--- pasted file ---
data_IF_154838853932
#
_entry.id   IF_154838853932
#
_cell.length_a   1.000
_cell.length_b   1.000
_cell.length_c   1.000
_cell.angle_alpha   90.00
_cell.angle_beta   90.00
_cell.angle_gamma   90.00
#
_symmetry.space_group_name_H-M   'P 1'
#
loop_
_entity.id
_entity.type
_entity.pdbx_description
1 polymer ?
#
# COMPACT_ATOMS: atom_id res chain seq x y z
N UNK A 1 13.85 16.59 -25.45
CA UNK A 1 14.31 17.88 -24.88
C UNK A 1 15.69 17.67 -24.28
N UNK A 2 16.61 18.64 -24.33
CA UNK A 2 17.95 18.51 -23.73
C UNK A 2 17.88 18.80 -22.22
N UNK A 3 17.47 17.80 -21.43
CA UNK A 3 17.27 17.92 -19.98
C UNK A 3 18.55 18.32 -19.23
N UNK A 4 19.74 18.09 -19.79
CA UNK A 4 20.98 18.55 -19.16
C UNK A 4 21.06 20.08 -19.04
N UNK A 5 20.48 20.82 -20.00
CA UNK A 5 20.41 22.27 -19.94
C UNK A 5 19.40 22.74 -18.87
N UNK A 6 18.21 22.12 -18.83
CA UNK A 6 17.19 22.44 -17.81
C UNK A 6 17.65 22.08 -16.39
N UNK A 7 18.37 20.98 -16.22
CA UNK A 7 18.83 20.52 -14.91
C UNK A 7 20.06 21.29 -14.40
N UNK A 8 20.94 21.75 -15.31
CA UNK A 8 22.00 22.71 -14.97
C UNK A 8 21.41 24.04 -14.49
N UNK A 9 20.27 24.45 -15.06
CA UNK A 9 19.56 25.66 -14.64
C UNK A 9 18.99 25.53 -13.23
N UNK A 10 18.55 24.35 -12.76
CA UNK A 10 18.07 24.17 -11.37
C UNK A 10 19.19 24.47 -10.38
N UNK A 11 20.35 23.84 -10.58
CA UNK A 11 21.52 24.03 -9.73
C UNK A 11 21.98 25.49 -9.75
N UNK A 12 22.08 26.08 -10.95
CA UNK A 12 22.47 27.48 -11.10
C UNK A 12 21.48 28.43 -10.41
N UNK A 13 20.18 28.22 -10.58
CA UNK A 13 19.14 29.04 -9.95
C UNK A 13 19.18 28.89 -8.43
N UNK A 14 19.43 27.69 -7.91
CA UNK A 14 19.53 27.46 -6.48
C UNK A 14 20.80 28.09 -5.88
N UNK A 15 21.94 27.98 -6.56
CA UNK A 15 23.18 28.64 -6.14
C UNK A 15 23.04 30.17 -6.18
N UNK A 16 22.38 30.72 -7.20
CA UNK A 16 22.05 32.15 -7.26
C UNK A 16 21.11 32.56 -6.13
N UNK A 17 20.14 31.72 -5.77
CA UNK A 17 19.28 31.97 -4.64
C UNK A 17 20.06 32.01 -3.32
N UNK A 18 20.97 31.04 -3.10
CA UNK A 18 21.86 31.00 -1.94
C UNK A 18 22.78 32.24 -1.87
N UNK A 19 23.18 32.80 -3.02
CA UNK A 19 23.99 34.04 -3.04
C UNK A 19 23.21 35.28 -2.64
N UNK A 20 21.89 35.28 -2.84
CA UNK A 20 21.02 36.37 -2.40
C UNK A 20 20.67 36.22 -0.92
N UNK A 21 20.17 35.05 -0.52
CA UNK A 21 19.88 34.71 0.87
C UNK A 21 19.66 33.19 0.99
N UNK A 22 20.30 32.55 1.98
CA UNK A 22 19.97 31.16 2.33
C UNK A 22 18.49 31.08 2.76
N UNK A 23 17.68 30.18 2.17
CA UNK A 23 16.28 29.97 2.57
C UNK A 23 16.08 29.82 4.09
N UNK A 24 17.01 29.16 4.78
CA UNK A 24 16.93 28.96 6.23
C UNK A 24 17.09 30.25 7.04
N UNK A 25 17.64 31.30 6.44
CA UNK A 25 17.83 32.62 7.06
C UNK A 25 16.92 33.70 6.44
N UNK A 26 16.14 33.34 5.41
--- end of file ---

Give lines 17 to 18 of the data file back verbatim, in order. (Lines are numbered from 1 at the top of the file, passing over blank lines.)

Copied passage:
_entity.pdbx_description
1 polymer ?